In 1998, writer Walter Kirn did a favor for a New York man he didn't know. He said he was a Rockefeller.
Banking executive: investment planners expected D.C. stalemate
Financial markets have remained steady this week despite the threat of across the board budget cuts, known as sequestration. Thousands of government workers and civilian contract employees could lose their jobs over the next several months.
But Jack Ablin, chief investment officer for BMO Harris bank says investment planners expected the stalemate.
"Not only is it expected but it’s embraced," Ablin said. "While I will say it could have been a little more elegant. I think the financial community recognizes that negotiating anything in Washington is impossible. Any progress toward moving that budget gap lower is a step in the right direction."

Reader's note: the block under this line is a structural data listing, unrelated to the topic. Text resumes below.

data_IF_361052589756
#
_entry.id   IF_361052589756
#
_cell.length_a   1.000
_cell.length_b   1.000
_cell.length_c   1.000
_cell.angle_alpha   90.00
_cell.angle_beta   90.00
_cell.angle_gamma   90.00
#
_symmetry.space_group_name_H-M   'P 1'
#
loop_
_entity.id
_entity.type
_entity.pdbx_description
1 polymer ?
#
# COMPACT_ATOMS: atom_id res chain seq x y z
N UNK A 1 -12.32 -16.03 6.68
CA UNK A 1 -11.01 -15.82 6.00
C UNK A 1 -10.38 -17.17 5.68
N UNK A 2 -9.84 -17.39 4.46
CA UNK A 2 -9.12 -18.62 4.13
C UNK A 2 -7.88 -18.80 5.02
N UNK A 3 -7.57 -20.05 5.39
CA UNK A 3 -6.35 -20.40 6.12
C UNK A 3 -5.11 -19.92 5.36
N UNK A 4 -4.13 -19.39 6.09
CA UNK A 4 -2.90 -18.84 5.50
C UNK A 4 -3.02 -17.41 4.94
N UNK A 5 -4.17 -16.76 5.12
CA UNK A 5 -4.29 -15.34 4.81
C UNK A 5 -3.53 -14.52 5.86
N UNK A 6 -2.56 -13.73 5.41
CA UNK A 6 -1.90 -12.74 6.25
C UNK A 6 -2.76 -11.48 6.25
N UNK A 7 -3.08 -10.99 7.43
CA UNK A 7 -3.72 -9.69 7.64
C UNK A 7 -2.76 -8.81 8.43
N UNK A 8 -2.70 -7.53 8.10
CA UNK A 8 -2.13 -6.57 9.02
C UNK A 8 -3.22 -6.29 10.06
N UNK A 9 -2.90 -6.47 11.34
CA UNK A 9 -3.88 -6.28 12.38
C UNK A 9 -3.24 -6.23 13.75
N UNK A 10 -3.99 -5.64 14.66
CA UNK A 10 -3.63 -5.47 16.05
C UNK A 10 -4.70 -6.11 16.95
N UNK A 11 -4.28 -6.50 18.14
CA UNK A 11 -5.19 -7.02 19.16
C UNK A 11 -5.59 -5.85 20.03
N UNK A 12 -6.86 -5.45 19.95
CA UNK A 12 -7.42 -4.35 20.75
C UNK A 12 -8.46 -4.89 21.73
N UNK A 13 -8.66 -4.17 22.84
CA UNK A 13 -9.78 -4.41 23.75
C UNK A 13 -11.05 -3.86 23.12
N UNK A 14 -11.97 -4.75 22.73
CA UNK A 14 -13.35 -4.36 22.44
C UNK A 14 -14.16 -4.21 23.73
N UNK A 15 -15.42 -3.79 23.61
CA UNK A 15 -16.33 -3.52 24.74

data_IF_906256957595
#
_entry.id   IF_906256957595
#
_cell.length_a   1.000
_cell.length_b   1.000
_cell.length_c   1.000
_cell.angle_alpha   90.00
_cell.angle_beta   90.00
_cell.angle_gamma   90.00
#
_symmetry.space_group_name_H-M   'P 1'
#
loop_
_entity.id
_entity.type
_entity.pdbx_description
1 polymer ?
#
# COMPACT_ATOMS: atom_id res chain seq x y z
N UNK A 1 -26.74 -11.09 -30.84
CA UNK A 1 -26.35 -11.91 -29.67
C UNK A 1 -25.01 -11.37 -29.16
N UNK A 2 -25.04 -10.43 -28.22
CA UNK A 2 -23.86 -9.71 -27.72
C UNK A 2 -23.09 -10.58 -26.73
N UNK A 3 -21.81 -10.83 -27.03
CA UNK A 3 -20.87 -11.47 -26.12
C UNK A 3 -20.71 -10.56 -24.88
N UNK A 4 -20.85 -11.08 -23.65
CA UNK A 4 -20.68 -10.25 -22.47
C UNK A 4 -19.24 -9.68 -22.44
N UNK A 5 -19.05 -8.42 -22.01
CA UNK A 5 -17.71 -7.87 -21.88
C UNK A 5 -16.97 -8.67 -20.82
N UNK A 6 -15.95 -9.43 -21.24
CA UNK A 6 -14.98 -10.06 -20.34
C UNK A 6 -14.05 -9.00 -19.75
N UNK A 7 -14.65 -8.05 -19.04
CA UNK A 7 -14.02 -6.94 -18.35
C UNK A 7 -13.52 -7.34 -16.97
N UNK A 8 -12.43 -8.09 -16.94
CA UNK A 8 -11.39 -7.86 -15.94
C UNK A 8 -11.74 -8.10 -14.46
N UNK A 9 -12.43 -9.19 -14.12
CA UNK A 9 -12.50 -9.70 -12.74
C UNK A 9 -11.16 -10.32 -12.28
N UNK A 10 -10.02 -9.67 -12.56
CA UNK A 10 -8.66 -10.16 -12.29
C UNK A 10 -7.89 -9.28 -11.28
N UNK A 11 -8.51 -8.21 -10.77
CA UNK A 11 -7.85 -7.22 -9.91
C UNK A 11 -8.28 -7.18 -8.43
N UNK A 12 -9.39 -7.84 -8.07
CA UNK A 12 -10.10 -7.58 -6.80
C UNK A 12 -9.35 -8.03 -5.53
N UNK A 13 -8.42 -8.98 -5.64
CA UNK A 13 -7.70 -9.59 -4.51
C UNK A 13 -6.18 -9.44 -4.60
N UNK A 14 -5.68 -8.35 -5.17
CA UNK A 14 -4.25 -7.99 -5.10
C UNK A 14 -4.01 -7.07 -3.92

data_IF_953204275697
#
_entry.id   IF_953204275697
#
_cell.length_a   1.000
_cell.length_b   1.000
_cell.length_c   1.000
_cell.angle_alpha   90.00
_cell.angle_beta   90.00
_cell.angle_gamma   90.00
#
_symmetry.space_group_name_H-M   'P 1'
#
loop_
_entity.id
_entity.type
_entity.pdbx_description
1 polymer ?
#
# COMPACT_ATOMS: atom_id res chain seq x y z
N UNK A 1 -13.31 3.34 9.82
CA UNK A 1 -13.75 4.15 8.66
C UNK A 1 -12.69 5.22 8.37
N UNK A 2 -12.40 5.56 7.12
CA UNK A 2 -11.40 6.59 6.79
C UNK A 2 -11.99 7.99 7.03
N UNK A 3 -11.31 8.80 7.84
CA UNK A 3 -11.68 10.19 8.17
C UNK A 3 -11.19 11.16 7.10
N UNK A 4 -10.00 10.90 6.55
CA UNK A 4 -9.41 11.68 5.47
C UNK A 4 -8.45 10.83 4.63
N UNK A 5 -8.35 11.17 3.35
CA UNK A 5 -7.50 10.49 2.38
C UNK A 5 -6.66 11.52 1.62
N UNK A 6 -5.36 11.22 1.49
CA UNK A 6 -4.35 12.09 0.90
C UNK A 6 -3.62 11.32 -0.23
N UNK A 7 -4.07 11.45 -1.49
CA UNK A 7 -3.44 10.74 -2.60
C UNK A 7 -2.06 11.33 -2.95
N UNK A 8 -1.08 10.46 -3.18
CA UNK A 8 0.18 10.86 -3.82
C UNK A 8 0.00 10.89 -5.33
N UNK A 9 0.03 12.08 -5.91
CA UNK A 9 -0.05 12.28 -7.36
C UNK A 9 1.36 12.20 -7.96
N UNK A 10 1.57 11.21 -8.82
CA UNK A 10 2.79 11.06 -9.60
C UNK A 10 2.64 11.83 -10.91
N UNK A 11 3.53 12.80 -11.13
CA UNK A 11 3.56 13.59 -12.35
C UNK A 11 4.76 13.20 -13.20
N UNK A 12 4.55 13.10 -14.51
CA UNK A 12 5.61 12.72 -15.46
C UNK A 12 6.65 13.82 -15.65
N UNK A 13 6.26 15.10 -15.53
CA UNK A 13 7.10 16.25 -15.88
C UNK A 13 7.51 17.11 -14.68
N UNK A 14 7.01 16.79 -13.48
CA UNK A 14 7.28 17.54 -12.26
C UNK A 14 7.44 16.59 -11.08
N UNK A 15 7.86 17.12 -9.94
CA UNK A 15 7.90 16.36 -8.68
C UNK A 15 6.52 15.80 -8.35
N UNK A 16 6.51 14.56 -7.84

Ablin was in Phoenix on Thursday speaking to investors. He says the impact of sequestration will be minimized because of a rebounding U.S. economy that continues to show positive signs with increased manufacturing, a rebounding housing market and low cost energy.